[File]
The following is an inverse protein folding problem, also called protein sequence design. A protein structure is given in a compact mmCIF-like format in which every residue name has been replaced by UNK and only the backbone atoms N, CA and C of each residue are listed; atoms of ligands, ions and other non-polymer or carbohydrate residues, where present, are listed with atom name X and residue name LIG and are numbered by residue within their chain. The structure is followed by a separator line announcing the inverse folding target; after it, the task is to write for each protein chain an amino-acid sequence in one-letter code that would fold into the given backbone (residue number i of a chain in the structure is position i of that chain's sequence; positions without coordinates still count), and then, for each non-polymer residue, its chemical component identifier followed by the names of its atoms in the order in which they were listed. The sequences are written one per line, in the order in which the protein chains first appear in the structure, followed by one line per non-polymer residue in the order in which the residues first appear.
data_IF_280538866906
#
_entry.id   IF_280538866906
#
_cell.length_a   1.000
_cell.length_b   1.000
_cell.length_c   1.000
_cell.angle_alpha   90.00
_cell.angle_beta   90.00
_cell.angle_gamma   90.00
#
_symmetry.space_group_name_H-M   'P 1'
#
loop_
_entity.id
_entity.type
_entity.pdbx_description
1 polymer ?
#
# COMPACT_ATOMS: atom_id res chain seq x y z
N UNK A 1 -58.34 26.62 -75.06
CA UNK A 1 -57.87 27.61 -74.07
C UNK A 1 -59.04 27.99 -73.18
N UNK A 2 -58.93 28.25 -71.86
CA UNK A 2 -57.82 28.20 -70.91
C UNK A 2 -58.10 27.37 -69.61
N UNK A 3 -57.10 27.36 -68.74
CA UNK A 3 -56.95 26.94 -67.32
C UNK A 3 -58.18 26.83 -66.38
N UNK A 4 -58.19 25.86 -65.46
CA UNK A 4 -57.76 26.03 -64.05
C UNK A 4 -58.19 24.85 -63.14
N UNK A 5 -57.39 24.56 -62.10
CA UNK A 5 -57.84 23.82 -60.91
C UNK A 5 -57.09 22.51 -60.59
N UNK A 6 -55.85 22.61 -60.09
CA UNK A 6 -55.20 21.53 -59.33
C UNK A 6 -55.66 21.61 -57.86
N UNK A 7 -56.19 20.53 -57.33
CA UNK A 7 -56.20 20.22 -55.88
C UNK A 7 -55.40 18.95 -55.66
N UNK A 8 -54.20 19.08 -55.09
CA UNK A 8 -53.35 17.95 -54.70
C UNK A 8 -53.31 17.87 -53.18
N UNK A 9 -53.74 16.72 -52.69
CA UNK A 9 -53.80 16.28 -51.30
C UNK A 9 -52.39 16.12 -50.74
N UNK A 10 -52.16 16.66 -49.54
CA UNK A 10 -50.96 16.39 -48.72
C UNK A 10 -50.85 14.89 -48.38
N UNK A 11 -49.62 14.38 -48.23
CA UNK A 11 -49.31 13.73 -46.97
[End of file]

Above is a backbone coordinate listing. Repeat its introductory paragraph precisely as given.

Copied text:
The following is an inverse protein folding problem, also called protein sequence design. A protein structure is given in a compact mmCIF-like format in which every residue name has been replaced by UNK and only the backbone atoms N, CA and C of each residue are listed; atoms of ligands, ions and other non-polymer or carbohydrate residues, where present, are listed with atom name X and residue name LIG and are numbered by residue within their chain. The structure is followed by a separator line announcing the inverse folding target; after it, the task is to write for each protein chain an amino-acid sequence in one-letter code that would fold into the given backbone (residue number i of a chain in the structure is position i of that chain's sequence; positions without coordinates still count), and then, for each non-polymer residue, its chemical component identifier followed by the names of its atoms in the order in which they were listed. The sequences are written one per line, in the order in which the protein chains first appear in the structure, followed by one line per non-polymer residue in the order in which the residues first appear.